Having grown up in south Florida near Fort Lauderdale International Airport (FLL), Spirit Airlines was a household name as they were, and continue to be, one of the largest operators out of my hometown hub. Thus, I have always had a soft spot for the infamous ultra low cost carrier and their now bright yellow jets.
Starting in 1964 as a trucking company, it wasn’t until 1992 that the then charter carrier became a scheduled passenger airline and started offering flights from Detroit to Atlantic City, two cities that still play a crucial part of the Spirit network. Originally operating as a low cost carrier, even offering business class known as SpiritPlus, it wasn’t until 2007 that we saw Spirit transition into the ultra low cost carrier that we know and either love or hate today. The changes came swiftly and led the way for what other airlines of all price ranges could offer, charge for, or get away with. In 2010 they became the first US carrier to charge for carry-ons, which has become a norm with many carriers now. Other changes from ‘The Big Front Seat’ larger seats, charging for printed tickets, and more became the norm and their most argued upon aspects. However I am a strong believer that if you do your research and travel with the bare necessities, they are a great carrier to use for cheap flights around the US, or ‘Bare Fare’ as they have coined it.
For me this trip was very last minute, I had been wanting to go home during the pandemic to spend time with my family I don’t see often; however, with a pandemic it can be a double edged sword for all involved. As things were calming down and I was still working from home I decided to go for it and booked my flight 3 days prior to departure. Booking on Spirit is quite simple, and their fares appear on most 3rd party search engines making it easy to compare with other carriers on the same route. After checking a few sites Spirit was by far the cheapest carrier and had a convenient schedule for me. I booked directly on the Spirit website, and after many ads for add-ons and confirming I wouldn’t need a carry-on, seat selection, rental car, or hotel, my total came out to $107.09 roundtrip. I netted a total of 216 points at 2x points per dollar spent on travel with my Chase Sapphire Preferred. With Spirit it is crucial to do your check-in as fast as possible 24 hours prior to departure to get a good boarding zone and seat placement if you did not pay for such prior.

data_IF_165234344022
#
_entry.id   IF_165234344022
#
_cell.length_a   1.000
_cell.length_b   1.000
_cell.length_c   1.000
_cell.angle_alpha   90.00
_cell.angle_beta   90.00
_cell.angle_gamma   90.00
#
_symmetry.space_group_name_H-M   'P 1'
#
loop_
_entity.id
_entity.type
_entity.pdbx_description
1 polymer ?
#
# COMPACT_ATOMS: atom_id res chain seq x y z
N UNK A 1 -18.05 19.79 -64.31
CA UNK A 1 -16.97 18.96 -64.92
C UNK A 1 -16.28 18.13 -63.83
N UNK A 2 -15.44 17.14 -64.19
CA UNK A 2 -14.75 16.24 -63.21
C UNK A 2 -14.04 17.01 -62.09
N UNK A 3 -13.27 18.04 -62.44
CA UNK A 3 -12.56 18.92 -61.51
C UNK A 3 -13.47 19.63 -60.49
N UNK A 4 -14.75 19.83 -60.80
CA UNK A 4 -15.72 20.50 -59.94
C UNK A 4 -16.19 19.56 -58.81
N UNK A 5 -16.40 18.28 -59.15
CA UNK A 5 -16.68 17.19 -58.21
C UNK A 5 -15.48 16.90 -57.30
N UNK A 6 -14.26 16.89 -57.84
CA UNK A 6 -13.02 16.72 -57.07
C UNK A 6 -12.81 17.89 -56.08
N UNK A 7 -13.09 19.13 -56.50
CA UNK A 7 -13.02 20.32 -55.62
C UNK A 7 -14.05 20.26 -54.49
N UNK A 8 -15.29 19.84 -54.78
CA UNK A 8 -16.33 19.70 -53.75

I want to start this ground experience the days prior to the flight. While I did make the choice to take this trip to go home, as the opportunity to spend a month+ at home isn’t common as adults, I don’t want to downplay the current global Pandemic we are living through, please thoroughly think about your necessity to travel right now before getting on a plane. It was a last minute booking but I had been self-isolating for over a week prior to booking, measuring my temperature, and got tested for COVID-19 the day before flying to make sure I wasn’t asymptomatic and spreading it - nothing prepares you for the displeasure of the nose swab. I also wore a jacket the whole time and long pants to limit direct contact with surfaces and to wash the moment I got home, it also matched the Spirit livery! However we urge all of our readers to please keep others in mind during this time and stay safe.
Like most airlines, check-in began 24 hours prior to departure online. With my confirmation number handy I breezed through the process confirming once again that I did not want to purchase bags or seats, and best of all was assigned a window seat. With my mobile boarding pass in hand I was ready for my first flight in months - you can read about Jeremy's full COVID Travel Experience too.
My flight was scheduled to depart O’hare International at 8:00am. I figured getting to the airport with a bit of extra time to clear security would be smart, thus I arrived 2 hours prior to a very deserted O’hare terminal 3. It was very surreal stepping into an airport after months of being in the thick of it. All the check in desks had large acrylic panels in front, staff was minimal and everyone seemed nervous to be less than a few feet away from each other. The security checkpoints all had distance markings and employees wore plenty of PPE, you now hold up your ID to them to be checked rather than hand it over. Once through document check the bag and scan part was pretty much the same, just socially distant. Overall security was a breeze as most people do not utilize the checkpoint at the furthest end of the terminal by the Spirit desks and I was through in a matter of minutes.
Everyone seemed to be in a good mood through the sea of different color masks as I walked to my gate with only one concession open, that being McDonalds. Perhaps the saddest sight was seeing a departure board with only 5 scheduled flights in a concourse that is normally bursting at the seams and hardly any planes on the ground.